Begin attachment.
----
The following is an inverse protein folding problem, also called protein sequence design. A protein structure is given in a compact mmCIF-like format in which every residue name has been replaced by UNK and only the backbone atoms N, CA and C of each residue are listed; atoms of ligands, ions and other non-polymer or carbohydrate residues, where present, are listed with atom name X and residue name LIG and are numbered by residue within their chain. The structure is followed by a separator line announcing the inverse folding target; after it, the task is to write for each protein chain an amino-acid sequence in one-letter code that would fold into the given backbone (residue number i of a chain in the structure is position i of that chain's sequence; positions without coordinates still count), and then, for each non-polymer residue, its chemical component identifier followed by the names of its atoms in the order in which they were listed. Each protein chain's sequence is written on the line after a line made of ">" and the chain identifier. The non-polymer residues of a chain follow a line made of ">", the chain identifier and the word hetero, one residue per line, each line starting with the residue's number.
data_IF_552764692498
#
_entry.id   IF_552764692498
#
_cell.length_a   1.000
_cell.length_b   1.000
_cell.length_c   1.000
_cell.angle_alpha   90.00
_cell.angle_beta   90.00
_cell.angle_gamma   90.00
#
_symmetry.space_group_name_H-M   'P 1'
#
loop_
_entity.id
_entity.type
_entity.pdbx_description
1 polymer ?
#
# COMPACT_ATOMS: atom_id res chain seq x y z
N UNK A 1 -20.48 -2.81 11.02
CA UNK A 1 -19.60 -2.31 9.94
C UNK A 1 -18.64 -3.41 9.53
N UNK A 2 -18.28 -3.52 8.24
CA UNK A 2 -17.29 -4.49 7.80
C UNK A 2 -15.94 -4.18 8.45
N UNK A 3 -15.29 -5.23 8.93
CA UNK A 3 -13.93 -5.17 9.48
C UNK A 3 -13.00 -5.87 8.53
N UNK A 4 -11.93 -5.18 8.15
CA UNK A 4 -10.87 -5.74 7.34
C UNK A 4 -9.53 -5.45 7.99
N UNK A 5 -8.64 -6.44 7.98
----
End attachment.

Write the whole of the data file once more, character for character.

The following is an inverse protein folding problem, also called protein sequence design. A protein structure is given in a compact mmCIF-like format in which every residue name has been replaced by UNK and only the backbone atoms N, CA and C of each residue are listed; atoms of ligands, ions and other non-polymer or carbohydrate residues, where present, are listed with atom name X and residue name LIG and are numbered by residue within their chain. The structure is followed by a separator line announcing the inverse folding target; after it, the task is to write for each protein chain an amino-acid sequence in one-letter code that would fold into the given backbone (residue number i of a chain in the structure is position i of that chain's sequence; positions without coordinates still count), and then, for each non-polymer residue, its chemical component identifier followed by the names of its atoms in the order in which they were listed. Each protein chain's sequence is written on the line after a line made of ">" and the chain identifier. The non-polymer residues of a chain follow a line made of ">", the chain identifier and the word hetero, one residue per line, each line starting with the residue's number.
data_IF_552764692498
#
_entry.id   IF_552764692498
#
_cell.length_a   1.000
_cell.length_b   1.000
_cell.length_c   1.000
_cell.angle_alpha   90.00
_cell.angle_beta   90.00
_cell.angle_gamma   90.00
#
_symmetry.space_group_name_H-M   'P 1'
#
loop_
_entity.id
_entity.type
_entity.pdbx_description
1 polymer ?
#
# COMPACT_ATOMS: atom_id res chain seq x y z
N UNK A 1 -20.48 -2.81 11.02
CA UNK A 1 -19.60 -2.31 9.94
C UNK A 1 -18.64 -3.41 9.53
N UNK A 2 -18.28 -3.52 8.24
CA UNK A 2 -17.29 -4.49 7.80
C UNK A 2 -15.94 -4.18 8.45
N UNK A 3 -15.29 -5.23 8.93
CA UNK A 3 -13.93 -5.17 9.48
C UNK A 3 -13.00 -5.87 8.53
N UNK A 4 -11.93 -5.18 8.15
CA UNK A 4 -10.87 -5.74 7.34
C UNK A 4 -9.53 -5.45 7.99
N UNK A 5 -8.64 -6.44 7.98